Brussels is set to warn that global markets are too reliant on the dollar as it seeks ways of curbing Europe’s vulnerability to US sanctions and other financial risks, in a challenge to the currency’s supremacy just days before Joe Biden’s inauguration as president.
A draft European Commission policy paper seen by the Financial Times reveals the depth of EU frustration after four years of the administration of Donald Trump, whose policies underscored the dominance of the US and its currency in the global financial system.
In particular, the paper highlights the EU’s difficulties in asserting its independence in the face of sanctions against Iran imposed by Mr Trump, citing them as proof of the need to “shield” the bloc from “the effects of unlawful extraterritorial application” of such measures.
“The Trump years highlighted our vulnerabilities, and we need to address those even if he’s gone,” said a commission official. “It’s about the EU’s place in the world — having the means to be an economic and financial power commensurate with our size.”
Mr Trump’s Iran strategy had a direct impact on financial infrastructure based in Europe, such as the Swift payment messaging system and the Euroclear and Clearstream securities depositories.
Washington’s Iran sanctions meant Brussels had to set up a special-purpose vehicle to facilitate payments for legitimate trade between the EU and the Islamic republic — a process fraught with difficulty.
“The EU should develop measures to shield EU operators in the event a third country compels EU-based financial-market infrastructures to comply with its unilaterally adopted sanctions,” the paper says.
The document underscores the EU’s ambition to bolster its self-reliance in a range of sectors, including finance, after the Trump administration ripped up transatlantic norms. But it is set to be adopted by the EU commission on the eve of Joe Biden being sworn in as US president on Wednesday, and as the EU pledges to seek a new era of co-operation with Washington after the acrimony of the Trump years.
Other plans in the paper that are aimed at boosting the bloc’s strategic autonomy include tighter policing of foreign takeovers using the EU’s new system for screening foreign direct investment.
Proposed takeovers should be vetted to see if they “would render the EU target company more prone to abide by such extraterritorial sanctions”, the document says, on the basis that the acquisitions could then be blocked on national security grounds.
According to the draft, the EU also needs to find ways of boosting the role of the euro in light of lessons learnt from the Covid-19 pandemic. The paper warns that “global financial markets are too reliant on the US dollar to cushion financial tensions and stability risks”.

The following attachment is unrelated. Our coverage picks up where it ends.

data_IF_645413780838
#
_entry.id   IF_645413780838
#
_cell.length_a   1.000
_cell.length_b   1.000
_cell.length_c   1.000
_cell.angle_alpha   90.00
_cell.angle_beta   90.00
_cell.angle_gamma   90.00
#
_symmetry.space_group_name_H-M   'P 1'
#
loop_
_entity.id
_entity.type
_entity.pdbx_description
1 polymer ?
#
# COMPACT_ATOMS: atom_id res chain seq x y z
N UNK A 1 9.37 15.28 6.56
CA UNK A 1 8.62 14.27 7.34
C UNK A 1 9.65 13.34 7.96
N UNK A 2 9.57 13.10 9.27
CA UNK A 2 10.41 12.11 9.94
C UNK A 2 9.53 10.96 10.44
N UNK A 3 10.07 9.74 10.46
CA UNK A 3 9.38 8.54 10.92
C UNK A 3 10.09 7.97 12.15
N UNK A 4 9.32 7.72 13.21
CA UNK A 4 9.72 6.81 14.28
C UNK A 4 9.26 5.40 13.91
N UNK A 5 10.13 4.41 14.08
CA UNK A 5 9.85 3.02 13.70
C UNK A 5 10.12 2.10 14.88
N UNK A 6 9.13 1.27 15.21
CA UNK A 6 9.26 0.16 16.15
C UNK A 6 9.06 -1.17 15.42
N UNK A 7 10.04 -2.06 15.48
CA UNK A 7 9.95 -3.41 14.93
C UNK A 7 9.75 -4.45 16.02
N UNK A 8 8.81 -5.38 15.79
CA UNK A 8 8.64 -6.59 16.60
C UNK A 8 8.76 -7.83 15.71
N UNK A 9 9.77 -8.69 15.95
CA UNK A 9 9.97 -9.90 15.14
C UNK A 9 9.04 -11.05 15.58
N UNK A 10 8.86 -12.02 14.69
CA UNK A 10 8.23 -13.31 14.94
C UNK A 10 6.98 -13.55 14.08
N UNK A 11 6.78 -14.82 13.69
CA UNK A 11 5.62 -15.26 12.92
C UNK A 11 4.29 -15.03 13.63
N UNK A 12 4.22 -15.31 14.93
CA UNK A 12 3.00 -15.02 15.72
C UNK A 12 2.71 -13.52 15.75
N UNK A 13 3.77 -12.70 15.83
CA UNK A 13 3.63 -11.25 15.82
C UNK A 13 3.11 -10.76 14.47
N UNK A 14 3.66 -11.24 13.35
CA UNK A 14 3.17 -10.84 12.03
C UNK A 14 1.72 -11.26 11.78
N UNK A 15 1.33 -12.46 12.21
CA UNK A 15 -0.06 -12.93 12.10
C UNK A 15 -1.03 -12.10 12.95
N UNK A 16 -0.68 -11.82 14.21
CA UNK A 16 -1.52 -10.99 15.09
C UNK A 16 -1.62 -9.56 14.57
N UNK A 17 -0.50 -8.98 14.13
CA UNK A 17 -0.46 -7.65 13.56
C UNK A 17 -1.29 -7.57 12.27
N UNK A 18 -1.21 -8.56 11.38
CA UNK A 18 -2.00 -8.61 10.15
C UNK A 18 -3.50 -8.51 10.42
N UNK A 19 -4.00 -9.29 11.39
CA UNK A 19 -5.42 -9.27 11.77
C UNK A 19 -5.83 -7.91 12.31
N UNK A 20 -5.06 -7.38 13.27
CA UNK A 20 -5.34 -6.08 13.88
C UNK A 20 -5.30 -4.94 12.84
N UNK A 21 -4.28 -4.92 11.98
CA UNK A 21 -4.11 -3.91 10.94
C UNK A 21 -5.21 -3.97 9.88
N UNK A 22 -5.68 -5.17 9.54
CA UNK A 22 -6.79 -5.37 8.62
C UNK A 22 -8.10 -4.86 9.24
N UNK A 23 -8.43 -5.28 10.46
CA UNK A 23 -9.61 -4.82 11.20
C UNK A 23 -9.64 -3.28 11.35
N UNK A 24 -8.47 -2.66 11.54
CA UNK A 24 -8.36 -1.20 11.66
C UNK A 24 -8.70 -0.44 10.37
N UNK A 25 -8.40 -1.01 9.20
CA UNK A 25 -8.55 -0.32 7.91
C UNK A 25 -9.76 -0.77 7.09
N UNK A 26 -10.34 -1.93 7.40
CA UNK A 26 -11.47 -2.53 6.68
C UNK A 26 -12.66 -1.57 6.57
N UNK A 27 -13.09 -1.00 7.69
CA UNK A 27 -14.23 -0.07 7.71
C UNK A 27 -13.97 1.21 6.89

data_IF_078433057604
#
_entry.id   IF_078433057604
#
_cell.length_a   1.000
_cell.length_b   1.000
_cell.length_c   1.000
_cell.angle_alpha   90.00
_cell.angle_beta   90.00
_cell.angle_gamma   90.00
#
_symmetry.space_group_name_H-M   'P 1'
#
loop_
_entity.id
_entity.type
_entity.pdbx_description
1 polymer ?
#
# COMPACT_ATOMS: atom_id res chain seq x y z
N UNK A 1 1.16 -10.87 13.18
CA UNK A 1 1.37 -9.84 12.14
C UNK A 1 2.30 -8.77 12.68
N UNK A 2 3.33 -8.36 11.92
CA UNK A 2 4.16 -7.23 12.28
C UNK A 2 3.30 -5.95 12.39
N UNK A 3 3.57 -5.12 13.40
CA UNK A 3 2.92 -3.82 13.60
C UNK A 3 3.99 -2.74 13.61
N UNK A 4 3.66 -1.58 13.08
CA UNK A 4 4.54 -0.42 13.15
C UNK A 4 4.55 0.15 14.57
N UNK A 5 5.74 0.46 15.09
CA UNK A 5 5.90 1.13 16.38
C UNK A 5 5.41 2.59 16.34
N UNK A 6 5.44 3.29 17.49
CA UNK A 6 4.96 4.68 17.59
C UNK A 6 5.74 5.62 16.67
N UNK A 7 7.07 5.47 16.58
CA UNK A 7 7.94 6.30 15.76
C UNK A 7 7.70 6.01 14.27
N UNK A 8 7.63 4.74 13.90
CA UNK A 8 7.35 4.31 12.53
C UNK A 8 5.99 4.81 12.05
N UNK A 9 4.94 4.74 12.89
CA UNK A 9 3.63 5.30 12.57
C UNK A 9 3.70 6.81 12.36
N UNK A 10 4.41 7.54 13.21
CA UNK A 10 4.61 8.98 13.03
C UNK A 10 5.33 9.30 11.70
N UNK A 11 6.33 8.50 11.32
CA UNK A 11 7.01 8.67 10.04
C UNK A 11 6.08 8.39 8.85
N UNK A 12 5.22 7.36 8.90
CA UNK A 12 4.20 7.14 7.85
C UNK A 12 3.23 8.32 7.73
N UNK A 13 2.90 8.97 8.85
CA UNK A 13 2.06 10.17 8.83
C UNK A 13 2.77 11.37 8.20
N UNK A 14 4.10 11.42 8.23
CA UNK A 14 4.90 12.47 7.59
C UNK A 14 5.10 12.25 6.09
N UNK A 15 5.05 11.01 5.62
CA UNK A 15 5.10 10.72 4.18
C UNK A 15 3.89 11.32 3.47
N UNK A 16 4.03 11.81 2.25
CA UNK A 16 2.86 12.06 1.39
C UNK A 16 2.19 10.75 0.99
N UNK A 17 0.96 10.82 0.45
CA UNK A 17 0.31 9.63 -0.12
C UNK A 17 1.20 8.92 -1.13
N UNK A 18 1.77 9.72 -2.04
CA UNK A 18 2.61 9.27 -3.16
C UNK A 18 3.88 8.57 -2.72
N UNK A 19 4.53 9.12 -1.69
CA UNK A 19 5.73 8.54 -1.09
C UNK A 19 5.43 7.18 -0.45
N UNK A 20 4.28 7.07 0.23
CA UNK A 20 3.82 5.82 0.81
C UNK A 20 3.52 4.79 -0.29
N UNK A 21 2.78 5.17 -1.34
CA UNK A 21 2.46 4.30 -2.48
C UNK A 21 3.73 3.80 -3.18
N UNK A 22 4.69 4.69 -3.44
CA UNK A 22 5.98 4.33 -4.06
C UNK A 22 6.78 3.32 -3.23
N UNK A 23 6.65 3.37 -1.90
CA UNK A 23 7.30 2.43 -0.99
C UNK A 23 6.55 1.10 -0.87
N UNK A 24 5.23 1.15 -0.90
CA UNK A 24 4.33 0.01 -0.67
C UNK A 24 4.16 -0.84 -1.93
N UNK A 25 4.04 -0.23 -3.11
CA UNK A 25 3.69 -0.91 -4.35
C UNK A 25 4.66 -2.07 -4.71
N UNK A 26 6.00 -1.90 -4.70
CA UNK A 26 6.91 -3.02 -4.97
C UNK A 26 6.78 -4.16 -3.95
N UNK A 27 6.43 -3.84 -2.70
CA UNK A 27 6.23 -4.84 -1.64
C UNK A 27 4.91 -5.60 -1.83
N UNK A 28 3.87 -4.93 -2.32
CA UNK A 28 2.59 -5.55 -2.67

EU officials cautioned that the draft could be revised before the text is adopted by the European Commission on Tuesday.
The bloc has long sought to promote greater use of the euro, for example in commodity contracts, to bolster its financial and economic autonomy.
Specific steps set out in the paper include using a planned review of EU regulation of financial benchmarks to encourage them to be denominated in euros. Most are based on dollars.
Policymakers want to find energy alternatives to crude oil, where the main benchmarks such as Brent and WTI are tied to the dollar. The paper cited gas, where a euro-based contract traded in Amsterdam is fast emerging, and hydrogen as markets where the euro’s role should be developed.
Brussels believes a stronger global role for the euro would “shield the economy from foreign exchange shocks and reduce reliance on other currencies”.
“It would also help achieve globally shared goals such as the resilience of the international monetary system, a more stable and diversified global currency system, and a broader choice for market operators, all making the global economy less vulnerable,” the paper says.
The commission is also concerned that the bloc has become increasingly reliant on non-EU investment banks that “in times of financial crisis . . . may choose to reduce their presence in the EU and to focus on their domestic market”.
Other parts of the paper reiterate the EU’s ambitions to be more independent of UK financial-market infrastructure after Brexit — notably UK-based clearinghouses.